'There had been a drought for months, and they'd just had a storm,' he says. 'There was three or four inches of slush and water sitting on top of the hard ground. We could see all the water and decided not to use the flaps, as I might break them. So I landed towards the east, and we didn't know it, but three Fortresses had arrived from the American Air Force, and Dutch aircraft had parked just around where where I'd be finishing my run. I saw them in time but the brakes were no good on that greasy stuff, so I tried to ground loop to dodge them but I couldn't. We went through a Lockheed Lodestar belonging to the Dutch Air Force (and my old acquaintance, Van Messel, was very unhappy), damaged a wing on a Fortress and poked the wing of the D.C.3 into the side of it. The Americans weren't happy either but I hadn't been warned they were there and we had no means of knowing.'
B-17E Flying Fortress
The sequel was ironic. The two Fortresses he had missed flew north to Denpasar in Bali the next day and the Japanese bombers came over and blew them to pieces. The one that Keith had damaged was flying again in two days - the only one saved.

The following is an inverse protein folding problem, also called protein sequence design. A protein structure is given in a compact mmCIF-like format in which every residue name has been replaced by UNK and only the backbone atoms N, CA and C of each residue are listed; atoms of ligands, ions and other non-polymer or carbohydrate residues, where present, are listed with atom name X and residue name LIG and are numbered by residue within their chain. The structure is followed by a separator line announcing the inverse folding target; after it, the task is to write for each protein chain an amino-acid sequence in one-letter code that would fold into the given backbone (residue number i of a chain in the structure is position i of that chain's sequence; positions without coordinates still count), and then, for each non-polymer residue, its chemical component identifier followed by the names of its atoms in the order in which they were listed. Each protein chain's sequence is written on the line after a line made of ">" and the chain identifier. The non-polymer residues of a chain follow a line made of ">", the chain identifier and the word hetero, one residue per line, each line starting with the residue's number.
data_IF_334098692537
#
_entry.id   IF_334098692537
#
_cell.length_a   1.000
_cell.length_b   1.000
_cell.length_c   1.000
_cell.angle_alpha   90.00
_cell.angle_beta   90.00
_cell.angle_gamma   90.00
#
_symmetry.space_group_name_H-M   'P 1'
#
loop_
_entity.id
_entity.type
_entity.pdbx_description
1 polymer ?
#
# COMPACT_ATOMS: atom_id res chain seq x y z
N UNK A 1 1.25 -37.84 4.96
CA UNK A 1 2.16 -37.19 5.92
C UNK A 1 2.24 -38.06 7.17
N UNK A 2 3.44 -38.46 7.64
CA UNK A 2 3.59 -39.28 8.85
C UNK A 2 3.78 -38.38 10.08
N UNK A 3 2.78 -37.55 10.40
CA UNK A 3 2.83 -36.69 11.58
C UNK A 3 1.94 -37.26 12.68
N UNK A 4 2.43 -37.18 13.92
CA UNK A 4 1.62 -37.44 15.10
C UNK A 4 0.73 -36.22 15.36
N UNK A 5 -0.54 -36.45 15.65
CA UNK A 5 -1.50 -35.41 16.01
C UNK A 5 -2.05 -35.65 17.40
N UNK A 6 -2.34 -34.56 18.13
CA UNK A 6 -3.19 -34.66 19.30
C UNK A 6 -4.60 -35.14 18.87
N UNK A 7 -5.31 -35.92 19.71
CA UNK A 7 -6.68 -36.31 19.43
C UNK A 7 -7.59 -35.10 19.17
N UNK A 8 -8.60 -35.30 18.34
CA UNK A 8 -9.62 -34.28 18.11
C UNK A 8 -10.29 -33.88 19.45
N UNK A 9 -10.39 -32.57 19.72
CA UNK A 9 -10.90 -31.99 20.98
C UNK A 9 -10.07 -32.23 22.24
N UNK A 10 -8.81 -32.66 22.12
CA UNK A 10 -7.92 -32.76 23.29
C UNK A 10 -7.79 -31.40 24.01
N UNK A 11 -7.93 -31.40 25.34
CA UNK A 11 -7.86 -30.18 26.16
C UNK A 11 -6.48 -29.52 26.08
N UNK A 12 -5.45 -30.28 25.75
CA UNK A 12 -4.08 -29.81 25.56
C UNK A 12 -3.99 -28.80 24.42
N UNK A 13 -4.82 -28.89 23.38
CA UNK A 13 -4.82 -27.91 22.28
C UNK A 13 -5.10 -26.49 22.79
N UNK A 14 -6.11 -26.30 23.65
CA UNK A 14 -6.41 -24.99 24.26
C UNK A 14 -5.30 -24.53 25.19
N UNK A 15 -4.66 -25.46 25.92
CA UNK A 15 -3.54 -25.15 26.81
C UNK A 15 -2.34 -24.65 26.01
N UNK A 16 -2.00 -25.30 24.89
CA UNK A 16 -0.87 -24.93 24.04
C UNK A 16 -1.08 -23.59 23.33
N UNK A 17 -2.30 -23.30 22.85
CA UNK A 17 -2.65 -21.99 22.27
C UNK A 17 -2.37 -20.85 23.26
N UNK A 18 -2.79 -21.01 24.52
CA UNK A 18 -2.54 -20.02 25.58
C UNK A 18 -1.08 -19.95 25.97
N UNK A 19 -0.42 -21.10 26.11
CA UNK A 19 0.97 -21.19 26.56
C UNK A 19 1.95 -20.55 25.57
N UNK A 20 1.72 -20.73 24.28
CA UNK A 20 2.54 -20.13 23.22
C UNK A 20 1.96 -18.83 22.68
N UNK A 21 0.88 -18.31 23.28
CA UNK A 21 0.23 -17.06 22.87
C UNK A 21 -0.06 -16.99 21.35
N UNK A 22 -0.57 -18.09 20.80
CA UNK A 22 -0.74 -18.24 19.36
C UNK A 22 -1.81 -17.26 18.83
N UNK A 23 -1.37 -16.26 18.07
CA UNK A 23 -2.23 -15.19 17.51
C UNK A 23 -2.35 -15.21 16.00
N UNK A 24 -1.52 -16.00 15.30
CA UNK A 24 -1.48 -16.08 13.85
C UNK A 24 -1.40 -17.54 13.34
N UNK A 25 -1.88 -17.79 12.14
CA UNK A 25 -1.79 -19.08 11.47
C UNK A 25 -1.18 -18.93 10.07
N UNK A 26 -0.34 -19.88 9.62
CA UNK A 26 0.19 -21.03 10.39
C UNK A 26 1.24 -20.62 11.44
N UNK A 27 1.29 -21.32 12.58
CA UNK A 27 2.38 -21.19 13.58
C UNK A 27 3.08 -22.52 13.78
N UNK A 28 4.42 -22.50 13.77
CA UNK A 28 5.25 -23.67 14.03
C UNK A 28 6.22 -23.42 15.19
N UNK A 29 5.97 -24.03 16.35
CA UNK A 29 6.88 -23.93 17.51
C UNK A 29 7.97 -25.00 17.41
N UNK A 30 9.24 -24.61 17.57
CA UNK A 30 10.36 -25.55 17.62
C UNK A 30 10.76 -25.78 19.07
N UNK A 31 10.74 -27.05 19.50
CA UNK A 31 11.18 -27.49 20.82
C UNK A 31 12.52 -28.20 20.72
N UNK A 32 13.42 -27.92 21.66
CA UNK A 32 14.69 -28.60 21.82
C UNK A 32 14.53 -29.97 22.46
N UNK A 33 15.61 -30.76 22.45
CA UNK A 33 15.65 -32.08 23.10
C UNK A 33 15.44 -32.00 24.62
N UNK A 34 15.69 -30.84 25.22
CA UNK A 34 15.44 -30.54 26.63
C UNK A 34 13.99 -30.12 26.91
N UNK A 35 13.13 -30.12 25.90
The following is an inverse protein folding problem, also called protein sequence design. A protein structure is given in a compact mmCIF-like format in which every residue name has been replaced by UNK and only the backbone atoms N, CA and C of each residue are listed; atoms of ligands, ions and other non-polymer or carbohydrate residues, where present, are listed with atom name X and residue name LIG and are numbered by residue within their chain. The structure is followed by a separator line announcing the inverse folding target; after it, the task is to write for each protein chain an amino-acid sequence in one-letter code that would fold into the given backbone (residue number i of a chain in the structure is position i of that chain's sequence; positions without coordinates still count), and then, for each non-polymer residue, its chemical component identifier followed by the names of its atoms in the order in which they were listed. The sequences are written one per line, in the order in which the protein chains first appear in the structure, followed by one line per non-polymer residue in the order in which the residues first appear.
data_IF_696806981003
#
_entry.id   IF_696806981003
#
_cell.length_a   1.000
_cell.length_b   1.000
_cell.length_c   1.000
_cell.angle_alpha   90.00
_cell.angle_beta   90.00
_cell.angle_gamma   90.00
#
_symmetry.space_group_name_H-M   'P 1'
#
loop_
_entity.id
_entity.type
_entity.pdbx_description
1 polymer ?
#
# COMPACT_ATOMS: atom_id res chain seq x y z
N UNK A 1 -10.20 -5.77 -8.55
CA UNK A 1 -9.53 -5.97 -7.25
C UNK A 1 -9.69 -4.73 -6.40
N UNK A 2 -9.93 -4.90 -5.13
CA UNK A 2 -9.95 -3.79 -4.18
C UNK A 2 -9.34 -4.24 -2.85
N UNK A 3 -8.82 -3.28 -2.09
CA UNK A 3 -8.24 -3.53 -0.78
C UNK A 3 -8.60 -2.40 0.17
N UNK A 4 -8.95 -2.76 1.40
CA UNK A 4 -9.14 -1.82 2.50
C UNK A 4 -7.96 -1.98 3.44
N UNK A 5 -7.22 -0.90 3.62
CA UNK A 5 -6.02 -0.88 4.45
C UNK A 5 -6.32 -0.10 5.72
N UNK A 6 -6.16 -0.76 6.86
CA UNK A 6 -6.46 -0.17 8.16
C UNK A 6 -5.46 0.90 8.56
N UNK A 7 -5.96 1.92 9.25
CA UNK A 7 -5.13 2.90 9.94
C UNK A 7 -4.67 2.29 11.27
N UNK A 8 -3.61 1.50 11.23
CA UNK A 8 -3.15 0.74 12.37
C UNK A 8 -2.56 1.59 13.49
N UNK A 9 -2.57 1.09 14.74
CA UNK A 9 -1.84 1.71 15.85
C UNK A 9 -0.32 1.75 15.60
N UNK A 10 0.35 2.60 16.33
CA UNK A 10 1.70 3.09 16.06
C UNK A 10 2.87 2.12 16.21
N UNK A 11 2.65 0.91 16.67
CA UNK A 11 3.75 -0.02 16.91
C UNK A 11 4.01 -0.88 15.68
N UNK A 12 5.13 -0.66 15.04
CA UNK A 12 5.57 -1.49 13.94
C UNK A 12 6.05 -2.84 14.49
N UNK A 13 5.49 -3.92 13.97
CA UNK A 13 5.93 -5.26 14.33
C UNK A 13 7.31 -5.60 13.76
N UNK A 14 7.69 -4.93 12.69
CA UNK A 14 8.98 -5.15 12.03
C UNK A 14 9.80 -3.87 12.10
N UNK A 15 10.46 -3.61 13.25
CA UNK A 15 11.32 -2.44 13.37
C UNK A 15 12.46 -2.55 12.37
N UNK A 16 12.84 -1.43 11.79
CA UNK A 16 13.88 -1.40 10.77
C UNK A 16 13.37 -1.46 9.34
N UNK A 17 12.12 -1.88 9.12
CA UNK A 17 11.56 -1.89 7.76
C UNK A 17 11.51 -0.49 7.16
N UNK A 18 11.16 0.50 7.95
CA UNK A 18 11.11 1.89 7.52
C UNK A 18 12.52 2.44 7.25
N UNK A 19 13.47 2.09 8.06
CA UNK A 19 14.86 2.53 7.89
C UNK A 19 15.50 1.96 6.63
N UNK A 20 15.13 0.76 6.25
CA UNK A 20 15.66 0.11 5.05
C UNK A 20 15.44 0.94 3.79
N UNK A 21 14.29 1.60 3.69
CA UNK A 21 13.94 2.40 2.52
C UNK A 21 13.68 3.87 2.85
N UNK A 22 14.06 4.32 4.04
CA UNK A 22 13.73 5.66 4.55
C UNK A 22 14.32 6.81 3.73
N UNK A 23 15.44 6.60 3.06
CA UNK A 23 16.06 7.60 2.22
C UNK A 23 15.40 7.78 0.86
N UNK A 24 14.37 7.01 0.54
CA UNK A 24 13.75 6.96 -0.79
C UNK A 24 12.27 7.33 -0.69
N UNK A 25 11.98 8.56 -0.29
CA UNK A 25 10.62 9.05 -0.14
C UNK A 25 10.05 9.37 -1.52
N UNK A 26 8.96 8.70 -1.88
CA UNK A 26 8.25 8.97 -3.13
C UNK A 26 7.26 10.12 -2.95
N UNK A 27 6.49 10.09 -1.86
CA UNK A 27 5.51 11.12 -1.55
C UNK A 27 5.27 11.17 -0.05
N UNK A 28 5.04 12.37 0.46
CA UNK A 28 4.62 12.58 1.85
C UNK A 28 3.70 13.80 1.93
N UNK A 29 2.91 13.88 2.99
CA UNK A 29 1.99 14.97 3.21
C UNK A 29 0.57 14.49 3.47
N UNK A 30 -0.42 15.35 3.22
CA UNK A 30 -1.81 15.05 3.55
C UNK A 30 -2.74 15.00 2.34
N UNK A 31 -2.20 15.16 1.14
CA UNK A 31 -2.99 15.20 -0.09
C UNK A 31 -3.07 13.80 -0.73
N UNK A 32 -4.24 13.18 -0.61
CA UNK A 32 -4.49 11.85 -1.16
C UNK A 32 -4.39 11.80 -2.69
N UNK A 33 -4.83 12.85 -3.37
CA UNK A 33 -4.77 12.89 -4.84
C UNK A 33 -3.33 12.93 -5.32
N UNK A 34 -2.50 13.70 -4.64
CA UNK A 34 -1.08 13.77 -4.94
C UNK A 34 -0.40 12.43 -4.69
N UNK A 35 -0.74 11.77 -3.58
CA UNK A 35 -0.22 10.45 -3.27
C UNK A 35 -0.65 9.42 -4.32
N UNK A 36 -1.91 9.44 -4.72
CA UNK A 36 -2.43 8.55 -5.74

NOTE:- Roger Marks' book shows the date as 17 February 1942. A document I have from the Headquarters of the USA Air Forces in Australia written by 1st Lt. Elmore G. Brown shows the date as 18 February 1942. Bruce Hoy advised that the date was 18 February 1942.
Airfields WW2 - 50 Years On"
By Roger R. Marks
"Virtue in Flying"
By Joan Priest
Document prepared by 1st Lt. Elmore G. Brown, titled:-
"Headquarters, USA Air Forces in Australia
A-4. Aircraft Movements Status & Statistics Section
Location and Status of Damaged Aircraft in Australia"
"The Lady and The Navigator" by Bruce Hoy
Air Niugini's PARADISE magazine
I'd like to thank Chris Jamesson and Bruce Hoy for their assistance with this page.
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© Peter Dunn 2007
This page first produced 11 July 1999
This page last updated 30 March 2013